Early treatment for sepsis can be life-saving. Here is what you should know

Sepsis has been much in the news recently due to a number of high-profile cases in which it has been said there has been systematic failure. Derived from the Greek ‘sepein’ (‘to make rotten’), sepsis is essentially a reaction to severe infection. Sepsis results in the admission to hospital of over 100,000 people in Britain each year and, tragically, the death of about 37,000. The infective organisms may be bacteria, viruses or fungi. Invasion of these causative organisms into the bloodstream (‘septicaemia’) results in the rapid spread of infection around the body.

Certain groups are particularly susceptible to sepsis, for example the very old, the very young, those who have had a surgical procedure, smokers, those who drink alcohol excessively, those with diabetes and those who are immunocompromised (by virtue of an underlying illness or due to certain medications). If you have a condition which qualifies you for flu and pneumonia jabs (for example, diabetes or asthma), it is important to take up these options. Children should be kept up to date with their vaccinations.

Every death is a tragedy but it is often cases involving children which are given prominence in the media; however, any group in society may develop sepsis, so vigilance is important. Not everyone will get typical symptoms or signs. Very young children, in particular, may not be able to articulate their symptoms which can make accurate diagnosis and timely management very difficult.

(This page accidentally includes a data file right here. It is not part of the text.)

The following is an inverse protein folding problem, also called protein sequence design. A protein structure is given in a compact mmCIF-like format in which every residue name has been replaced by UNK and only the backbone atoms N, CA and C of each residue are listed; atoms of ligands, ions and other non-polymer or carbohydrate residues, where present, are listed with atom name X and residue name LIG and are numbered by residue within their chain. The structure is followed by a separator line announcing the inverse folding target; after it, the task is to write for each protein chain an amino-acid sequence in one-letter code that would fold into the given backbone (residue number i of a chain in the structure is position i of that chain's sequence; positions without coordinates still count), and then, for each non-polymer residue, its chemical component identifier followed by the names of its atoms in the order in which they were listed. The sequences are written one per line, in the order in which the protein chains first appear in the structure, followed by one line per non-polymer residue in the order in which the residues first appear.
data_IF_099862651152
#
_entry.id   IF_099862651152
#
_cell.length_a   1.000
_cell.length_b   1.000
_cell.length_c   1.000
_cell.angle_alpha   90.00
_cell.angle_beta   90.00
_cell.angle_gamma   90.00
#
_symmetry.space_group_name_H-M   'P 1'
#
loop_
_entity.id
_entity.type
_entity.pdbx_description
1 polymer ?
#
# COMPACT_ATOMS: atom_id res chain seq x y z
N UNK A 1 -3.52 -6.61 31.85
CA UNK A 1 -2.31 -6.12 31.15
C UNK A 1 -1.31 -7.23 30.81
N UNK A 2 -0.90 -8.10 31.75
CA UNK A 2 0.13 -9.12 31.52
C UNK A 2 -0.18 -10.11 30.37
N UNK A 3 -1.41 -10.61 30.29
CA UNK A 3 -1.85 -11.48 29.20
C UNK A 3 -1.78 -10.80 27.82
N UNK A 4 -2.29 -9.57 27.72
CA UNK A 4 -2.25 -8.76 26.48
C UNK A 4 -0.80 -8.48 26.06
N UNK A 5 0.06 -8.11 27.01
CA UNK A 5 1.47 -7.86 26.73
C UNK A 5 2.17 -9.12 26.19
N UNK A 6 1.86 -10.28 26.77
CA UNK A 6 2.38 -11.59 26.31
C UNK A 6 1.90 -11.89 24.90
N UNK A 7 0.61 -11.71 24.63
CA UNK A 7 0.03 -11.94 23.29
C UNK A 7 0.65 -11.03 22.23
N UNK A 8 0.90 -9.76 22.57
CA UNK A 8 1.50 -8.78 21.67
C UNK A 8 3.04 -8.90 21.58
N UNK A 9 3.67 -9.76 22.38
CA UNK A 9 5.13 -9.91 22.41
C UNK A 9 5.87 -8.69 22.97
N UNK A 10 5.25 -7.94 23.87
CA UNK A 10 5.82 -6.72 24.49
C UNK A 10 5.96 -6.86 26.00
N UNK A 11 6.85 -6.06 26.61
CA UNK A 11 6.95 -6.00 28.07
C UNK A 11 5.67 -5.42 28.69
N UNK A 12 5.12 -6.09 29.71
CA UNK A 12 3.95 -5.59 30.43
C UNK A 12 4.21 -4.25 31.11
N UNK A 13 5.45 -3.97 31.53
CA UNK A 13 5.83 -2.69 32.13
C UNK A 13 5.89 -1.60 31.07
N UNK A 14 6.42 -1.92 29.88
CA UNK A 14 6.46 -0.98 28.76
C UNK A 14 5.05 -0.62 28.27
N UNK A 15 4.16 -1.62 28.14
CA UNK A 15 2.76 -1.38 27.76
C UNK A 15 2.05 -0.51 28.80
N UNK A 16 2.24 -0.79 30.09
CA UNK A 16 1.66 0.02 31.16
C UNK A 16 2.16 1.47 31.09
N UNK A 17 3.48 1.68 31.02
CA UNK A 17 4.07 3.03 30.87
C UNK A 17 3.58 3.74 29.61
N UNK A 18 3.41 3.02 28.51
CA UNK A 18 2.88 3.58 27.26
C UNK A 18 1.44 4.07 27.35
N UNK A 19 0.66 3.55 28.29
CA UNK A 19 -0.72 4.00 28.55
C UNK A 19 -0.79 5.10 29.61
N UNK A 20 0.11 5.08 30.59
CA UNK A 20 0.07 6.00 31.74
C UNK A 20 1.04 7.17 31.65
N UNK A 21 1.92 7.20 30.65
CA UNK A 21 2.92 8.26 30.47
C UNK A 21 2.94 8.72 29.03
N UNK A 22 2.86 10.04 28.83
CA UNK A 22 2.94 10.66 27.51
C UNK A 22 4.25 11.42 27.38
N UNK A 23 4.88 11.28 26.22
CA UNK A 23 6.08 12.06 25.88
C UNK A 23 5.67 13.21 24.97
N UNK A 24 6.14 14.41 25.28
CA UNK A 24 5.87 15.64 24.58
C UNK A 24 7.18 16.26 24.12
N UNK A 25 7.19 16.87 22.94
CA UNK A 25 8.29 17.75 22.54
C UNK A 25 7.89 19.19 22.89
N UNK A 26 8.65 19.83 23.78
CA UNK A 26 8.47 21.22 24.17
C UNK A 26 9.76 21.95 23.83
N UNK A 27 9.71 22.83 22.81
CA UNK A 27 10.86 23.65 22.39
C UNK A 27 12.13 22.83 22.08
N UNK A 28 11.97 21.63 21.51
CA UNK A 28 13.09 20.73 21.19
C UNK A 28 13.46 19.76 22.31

The first manifestations of sepsis are often the symptoms associated with the underlying illness such as a cough or a temperature (in the case of a respiratory illness). Most coughs and temperatures associated with a mild viral respiratory illness will resolve without complication and do not need antibiotics (which do not ease these symptoms). In a patient who is developing sepsis, the symptoms may persist and worsen and, as the illness progresses, the hands and feet may become cold and clammy even if the patient has a raised temperature. Other signs suggestive of sepsis may include a raised heart rate, fast breathing, confusion and rash. If one or more of these develop and you are concerned, urgent medical advice should be sought. Parents who notice any of these signs in their children should seek urgent medical advice or, if acutely concerned, ring 999; don’t be afraid to articulate your concerns that your child may have sepsis. If you are not satisfied with the initial assessment which has been made, ask for a second opinion.

The truth is that the early stages of sepsis may be similar to those of many minor, self-limiting illnesses. But if in doubt, seek advice; GPs are trained to recognise patterns of illness and should not make you feel that you are being a nuisance or bothering them. If you are still not satisfied, seek a second opinion — parents are, after all, the experts in their children’s behaviour patterns and often the hunch that things are ‘just not quite right’ with their child is key. Remember, no computerised algorithm or over-the-phone diagnosis can take the place of a face-to-face assessment of a child.

Treatment can be life-saving if started early. It may involve admission to an intensive care unit, oxygen and intravenous fluids and antibiotics. Sadly, not every death is preventable, but early detection and intervention optimises the chance of a positive outcome.

Dr J Christopher Hall is a GP in Hillsborough